BOAT BUILDING IS EASY- ISNíT IT?|
Rebuilding a Wooden Catamaran
By Mark Dawson
So you donít think regular maintenance is a good thing.. Read On!
I was the only 4 metre cat sailor in my sailing club in Townsville, Australia and heartily sick and tired of being blitzed by every other larger cat so I bought this cheap (very) 18 foot ply catamaran which had been sitting in a backyard for several years. It had a lustrous paint job, pure white sails...You know the story. The owner told me after I paid over the dollars I would have to re-skin it. I thought he meant the decks only but when they came off the boat was the worse for wear. I found it had a 21 year history with at least six separate paint schemes, one on top of the other. The bulkheads were rotten as were parts of the hull/deck join. Fibreglass edge tape under the perfect paint job peeled off like a banana skin and I put my finger through one hull pushing in a paint bubble. One hull had a massive repair, litres of car bodyfiller filling a one inch wide gap between old and new ply. Half inch thick bodyfiller went almost all one side and galvanised roofing nails held the joint in place. At that stage I was tempted to conduct a viking funeral and torch the boat as I hadnít touched near woodworking tools for over 20 years.
I asked my fellow cat sailors how do I fix it?. Easy they said. Simple they said. I never got the same answer from anyone I spoke to. Then I discovered I had a new job 750 miles away. The severely flexing hulls went into a removalists truck with everything else. We drove south in torrid weather while the boat trailer was loaded with 50 guinea pigs, cages and assorted goods. but thatís another story.
Finally at my new home, repairs resumed in ernest and I discovered how many tools I needed. All I had were some blunt chisels, hand saw, drill, sanding discs and my imagination. With the drill running red hot in my hands I went through dozens of discs before I saw the light and bought a grinder and eye protection. I had the hulls back to bare wood after two 16 hour days. Then I saw the gouge marks in the hulls. What the hell Iíll bog it up like my predecessors.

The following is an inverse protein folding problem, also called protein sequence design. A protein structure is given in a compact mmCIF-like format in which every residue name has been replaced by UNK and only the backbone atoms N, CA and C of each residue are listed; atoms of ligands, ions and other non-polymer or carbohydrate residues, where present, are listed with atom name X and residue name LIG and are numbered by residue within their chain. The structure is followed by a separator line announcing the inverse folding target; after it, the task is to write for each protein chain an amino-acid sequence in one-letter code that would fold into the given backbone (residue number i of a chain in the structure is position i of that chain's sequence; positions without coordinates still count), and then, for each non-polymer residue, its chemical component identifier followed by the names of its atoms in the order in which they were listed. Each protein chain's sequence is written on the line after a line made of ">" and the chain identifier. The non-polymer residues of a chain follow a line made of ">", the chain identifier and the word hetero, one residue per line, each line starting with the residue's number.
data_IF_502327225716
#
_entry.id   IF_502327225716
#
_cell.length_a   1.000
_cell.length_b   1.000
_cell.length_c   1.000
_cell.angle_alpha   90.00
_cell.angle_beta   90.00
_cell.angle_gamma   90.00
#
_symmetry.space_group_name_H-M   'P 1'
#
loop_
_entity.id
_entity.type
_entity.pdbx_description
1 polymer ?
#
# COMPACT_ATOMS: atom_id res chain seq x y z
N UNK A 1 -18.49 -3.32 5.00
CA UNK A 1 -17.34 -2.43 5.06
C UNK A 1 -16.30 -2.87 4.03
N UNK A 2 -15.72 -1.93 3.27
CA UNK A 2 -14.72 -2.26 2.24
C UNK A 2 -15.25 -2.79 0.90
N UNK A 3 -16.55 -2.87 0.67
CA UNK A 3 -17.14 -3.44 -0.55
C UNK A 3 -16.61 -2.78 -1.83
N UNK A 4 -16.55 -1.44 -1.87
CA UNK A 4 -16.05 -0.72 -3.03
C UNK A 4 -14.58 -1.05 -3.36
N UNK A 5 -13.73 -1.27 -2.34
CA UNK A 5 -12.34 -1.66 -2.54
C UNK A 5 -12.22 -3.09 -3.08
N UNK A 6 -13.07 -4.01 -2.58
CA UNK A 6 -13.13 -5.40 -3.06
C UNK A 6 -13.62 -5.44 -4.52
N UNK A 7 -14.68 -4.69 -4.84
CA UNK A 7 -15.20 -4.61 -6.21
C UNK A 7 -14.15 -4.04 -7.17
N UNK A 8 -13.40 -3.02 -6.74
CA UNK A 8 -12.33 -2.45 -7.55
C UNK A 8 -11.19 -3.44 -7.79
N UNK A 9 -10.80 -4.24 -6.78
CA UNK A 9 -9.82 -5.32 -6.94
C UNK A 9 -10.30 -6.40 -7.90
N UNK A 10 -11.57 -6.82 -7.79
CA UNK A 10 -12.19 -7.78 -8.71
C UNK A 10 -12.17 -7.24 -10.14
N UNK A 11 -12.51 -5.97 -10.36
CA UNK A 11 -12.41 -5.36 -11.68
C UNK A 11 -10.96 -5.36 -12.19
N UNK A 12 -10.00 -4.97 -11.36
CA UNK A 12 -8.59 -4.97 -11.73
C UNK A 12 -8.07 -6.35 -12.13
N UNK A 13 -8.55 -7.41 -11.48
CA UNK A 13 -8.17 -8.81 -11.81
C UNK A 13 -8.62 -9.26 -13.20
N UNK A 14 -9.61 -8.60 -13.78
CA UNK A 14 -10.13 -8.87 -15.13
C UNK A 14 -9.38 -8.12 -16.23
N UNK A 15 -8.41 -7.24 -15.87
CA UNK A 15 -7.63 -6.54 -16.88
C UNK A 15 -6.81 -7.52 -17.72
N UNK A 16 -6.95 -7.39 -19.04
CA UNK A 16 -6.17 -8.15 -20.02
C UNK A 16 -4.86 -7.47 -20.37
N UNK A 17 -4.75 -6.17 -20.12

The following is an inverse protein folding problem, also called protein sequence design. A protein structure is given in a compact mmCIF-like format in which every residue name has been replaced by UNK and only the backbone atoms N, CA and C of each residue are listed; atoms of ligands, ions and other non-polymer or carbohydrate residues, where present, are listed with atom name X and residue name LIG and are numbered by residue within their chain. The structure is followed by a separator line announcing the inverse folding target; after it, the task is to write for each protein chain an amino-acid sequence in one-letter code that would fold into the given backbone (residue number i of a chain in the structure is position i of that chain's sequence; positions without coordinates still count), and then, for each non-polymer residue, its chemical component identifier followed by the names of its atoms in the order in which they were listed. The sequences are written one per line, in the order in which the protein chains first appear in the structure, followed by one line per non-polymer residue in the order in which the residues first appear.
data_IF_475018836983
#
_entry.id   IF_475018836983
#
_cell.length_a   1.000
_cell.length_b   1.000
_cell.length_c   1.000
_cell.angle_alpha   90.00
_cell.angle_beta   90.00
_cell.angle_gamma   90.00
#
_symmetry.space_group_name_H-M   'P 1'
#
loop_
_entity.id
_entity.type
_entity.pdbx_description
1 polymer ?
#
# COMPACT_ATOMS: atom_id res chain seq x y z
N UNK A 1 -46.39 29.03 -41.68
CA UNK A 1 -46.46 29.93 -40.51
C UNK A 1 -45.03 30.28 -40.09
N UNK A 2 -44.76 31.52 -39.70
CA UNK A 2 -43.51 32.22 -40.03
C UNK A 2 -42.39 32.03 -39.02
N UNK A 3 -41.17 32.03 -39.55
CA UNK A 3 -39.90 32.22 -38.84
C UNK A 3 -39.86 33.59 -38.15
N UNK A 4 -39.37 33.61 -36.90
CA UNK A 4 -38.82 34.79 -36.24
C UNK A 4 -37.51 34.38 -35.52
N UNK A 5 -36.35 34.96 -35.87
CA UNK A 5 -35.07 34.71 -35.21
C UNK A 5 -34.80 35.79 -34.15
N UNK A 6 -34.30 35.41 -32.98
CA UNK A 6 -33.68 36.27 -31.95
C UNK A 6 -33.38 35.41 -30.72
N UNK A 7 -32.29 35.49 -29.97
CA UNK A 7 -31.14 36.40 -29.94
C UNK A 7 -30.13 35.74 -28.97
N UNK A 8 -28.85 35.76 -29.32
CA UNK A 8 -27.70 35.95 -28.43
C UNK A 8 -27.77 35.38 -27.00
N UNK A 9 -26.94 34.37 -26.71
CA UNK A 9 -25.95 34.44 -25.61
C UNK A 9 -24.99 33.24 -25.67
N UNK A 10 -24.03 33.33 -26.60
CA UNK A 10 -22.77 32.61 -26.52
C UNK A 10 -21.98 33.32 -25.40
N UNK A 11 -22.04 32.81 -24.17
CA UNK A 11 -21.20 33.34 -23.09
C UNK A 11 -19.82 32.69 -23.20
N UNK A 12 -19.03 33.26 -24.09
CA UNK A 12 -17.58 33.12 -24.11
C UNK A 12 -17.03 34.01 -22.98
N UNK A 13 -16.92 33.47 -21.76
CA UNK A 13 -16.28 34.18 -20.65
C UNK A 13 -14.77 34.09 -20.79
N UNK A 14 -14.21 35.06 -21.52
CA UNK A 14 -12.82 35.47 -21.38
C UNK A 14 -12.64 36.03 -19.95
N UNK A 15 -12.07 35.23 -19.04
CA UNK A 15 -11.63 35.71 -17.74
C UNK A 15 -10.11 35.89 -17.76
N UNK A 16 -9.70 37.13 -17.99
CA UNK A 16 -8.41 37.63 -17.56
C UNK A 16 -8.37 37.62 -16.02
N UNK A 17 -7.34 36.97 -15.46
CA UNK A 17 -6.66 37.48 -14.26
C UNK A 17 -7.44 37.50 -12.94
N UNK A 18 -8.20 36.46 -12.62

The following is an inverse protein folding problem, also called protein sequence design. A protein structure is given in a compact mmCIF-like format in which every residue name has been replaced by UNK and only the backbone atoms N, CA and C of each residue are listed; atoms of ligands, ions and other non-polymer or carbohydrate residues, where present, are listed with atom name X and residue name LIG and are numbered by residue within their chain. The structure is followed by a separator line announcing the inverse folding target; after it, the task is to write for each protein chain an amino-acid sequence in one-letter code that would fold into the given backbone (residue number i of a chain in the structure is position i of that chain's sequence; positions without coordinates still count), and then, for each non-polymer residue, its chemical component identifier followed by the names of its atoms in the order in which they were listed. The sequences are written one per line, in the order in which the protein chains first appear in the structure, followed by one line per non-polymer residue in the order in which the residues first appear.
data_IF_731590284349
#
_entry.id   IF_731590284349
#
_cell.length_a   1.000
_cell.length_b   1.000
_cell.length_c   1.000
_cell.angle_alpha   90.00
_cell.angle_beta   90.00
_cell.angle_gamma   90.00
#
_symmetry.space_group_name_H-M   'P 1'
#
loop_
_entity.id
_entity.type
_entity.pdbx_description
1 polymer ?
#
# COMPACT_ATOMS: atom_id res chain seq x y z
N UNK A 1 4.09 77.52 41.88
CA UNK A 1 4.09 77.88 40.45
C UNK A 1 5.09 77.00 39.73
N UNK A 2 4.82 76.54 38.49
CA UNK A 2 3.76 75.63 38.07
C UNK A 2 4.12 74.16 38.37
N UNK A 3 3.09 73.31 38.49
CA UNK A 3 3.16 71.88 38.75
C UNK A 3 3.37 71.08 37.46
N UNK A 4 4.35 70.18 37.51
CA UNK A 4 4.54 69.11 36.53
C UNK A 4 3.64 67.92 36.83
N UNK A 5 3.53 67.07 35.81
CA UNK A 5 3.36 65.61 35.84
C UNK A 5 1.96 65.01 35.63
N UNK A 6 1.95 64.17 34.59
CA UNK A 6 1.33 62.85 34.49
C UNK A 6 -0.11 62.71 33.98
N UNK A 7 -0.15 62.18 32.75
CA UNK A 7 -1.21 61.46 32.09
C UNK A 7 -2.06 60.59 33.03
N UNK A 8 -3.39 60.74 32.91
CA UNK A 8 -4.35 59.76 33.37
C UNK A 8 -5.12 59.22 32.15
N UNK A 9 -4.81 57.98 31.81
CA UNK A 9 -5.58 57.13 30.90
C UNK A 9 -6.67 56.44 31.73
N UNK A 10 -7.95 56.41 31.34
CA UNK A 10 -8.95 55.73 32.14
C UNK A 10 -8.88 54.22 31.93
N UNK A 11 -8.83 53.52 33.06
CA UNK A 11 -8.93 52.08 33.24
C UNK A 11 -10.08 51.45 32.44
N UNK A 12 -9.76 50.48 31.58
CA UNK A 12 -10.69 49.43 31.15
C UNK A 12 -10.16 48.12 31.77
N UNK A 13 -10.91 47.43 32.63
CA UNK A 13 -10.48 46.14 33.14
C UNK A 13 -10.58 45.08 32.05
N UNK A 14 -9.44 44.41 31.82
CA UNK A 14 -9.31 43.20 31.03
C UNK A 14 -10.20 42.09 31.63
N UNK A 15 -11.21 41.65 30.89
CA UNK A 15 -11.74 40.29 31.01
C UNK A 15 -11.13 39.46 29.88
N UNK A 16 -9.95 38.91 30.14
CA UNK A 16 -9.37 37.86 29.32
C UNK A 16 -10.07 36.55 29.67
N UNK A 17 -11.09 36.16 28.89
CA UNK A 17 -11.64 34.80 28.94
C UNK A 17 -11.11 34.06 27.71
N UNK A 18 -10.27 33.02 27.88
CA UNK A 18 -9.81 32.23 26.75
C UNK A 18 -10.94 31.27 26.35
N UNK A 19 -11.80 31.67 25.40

I bought resin, tape and chopped strand mat. When the new bulkheads I glassed in moved freely I smelled a rat and contacted a professional builder. Oh he said, You need epoxy resin he said. Pity I wasnít told that first.. He did the bulkheads. On the way back home the trailer started swaying like a dervish over a bridge, passed me as I braked and t-boned an oncoming car.. One hull snapped its ropes, speared forward and dented his bonnet, tearing off about half an inch of the bow and snapping a stringer. My insurance company first told me I wasnít covered as the trailer was not connected to the car at the time of the accident. They eventually agreed that part of the trailer, the wiring, was still connected to my car. Happily they paid the victimís $2,000 bill while I coughed up a hefty excess and $100 for trailer repairs including a new hitch. We drove 750 miles with no inkling of trouble but a 5 minute trip cost plenty, although the boat damage was cosmetic. A wood fungis/rot treatment went on, the decks were rough cut with a ripsaw, glued and stapled. Then plenty of epoxy resin and microballoons to fill in the defects. There were heaps. My neighbour lentt me his spray gear and I began (as per strict instructions) the first careful layers of undercoat, first and second topcoats. My neighbour arrived, took one look, said ĎIíll do ití and produced a perfect job. 28 hours later, when we turned one hull over the paint smeared in our hands. 24 hours after that the second hull also smeared. I rang the paint company. Oh they said!, we sprayed the paint on too thick. ĎBulldustí my neighbour, a professional builder said, the paint was bad. Since then she is about to go back in the water after new centreboards went in as I got sick and tired of bailing . Despite 21 years of use the cat goes well. The power is amazing, the tiller is fingertip control and the acceleration is breathtaking. It still is the cheapest sailing I have ever done.
What? Youíd never consider a wooden boat?.. Wait 'til I tell you other sailors woes with new glass boats that split, cracked, broke, bent or were otherwise disfigured because they NEVER recieved adequate maintenance.
dawson309 (AT) aol (DOT) com
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